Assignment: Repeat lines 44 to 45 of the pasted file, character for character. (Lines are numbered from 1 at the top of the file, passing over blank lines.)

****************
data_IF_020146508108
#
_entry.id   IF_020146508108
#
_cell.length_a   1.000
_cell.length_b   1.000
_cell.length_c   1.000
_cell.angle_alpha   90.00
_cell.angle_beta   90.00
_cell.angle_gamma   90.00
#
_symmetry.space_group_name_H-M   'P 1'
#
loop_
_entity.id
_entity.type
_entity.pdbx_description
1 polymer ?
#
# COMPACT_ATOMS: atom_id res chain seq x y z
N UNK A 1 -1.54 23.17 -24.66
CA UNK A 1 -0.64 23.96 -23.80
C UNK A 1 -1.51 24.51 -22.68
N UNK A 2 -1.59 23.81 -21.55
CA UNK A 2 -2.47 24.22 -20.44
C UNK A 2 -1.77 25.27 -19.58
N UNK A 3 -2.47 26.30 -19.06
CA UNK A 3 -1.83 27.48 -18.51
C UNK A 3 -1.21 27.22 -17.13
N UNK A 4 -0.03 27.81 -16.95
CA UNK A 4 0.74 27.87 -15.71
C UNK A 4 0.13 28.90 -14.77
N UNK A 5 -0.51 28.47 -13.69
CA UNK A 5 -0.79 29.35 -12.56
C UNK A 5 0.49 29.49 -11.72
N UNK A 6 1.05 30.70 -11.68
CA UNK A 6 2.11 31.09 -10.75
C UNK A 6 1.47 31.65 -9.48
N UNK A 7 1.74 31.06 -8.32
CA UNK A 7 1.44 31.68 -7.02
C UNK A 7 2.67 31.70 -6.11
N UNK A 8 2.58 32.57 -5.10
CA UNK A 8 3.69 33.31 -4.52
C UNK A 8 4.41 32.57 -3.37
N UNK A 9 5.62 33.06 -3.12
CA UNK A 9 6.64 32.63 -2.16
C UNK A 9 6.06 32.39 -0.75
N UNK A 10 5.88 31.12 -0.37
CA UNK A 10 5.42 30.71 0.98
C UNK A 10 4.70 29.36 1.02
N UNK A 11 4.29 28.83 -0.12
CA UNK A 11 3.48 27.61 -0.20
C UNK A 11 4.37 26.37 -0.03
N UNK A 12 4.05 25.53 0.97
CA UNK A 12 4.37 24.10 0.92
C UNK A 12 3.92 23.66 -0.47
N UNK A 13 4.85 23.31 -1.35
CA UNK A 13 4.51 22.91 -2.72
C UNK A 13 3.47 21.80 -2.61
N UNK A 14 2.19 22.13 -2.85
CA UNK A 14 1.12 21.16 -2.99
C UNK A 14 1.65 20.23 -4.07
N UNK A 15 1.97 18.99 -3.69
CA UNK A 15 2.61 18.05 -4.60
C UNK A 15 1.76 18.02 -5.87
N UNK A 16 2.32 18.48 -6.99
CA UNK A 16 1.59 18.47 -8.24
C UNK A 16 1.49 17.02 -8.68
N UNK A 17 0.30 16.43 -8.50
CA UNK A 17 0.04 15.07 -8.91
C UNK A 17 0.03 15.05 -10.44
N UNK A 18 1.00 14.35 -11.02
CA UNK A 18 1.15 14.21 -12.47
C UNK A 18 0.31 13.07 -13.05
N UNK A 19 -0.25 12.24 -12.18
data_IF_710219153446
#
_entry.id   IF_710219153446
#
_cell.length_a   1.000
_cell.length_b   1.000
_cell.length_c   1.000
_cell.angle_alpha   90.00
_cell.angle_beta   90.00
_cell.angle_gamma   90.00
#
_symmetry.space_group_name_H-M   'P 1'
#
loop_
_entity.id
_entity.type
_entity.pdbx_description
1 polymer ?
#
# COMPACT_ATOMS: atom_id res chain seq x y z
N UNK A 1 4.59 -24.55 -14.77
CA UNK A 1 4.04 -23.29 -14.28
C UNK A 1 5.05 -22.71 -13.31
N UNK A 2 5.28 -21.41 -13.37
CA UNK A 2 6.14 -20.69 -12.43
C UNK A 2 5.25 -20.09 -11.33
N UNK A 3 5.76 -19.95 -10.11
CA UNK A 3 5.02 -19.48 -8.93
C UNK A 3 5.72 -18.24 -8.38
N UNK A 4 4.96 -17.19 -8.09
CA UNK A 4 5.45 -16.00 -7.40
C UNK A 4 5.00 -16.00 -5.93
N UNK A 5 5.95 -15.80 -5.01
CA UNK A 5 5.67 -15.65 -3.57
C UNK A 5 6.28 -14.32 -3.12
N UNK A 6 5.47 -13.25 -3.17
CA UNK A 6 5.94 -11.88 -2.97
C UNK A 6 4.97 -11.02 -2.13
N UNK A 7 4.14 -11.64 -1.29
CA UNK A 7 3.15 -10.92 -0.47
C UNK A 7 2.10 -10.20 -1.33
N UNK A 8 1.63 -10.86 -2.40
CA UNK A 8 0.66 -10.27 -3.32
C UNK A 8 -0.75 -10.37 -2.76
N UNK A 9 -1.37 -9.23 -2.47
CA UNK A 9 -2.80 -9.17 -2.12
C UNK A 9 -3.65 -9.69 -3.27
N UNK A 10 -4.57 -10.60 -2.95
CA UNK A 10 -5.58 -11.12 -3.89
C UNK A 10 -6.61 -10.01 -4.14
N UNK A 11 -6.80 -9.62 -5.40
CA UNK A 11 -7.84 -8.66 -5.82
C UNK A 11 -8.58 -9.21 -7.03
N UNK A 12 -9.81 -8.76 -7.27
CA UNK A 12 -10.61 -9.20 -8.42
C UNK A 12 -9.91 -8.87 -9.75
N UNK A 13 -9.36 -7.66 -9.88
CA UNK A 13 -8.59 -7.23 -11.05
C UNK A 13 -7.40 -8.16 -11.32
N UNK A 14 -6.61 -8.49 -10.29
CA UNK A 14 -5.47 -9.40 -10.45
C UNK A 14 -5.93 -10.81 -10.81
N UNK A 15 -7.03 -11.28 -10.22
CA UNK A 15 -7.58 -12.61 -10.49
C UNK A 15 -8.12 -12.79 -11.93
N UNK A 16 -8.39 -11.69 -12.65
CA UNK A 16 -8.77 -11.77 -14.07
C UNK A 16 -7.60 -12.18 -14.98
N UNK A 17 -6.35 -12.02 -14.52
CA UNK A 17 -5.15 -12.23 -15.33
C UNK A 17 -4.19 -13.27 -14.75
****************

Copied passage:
C UNK A 8 4.41 32.57 -3.37
N UNK A 9 5.62 33.06 -3.12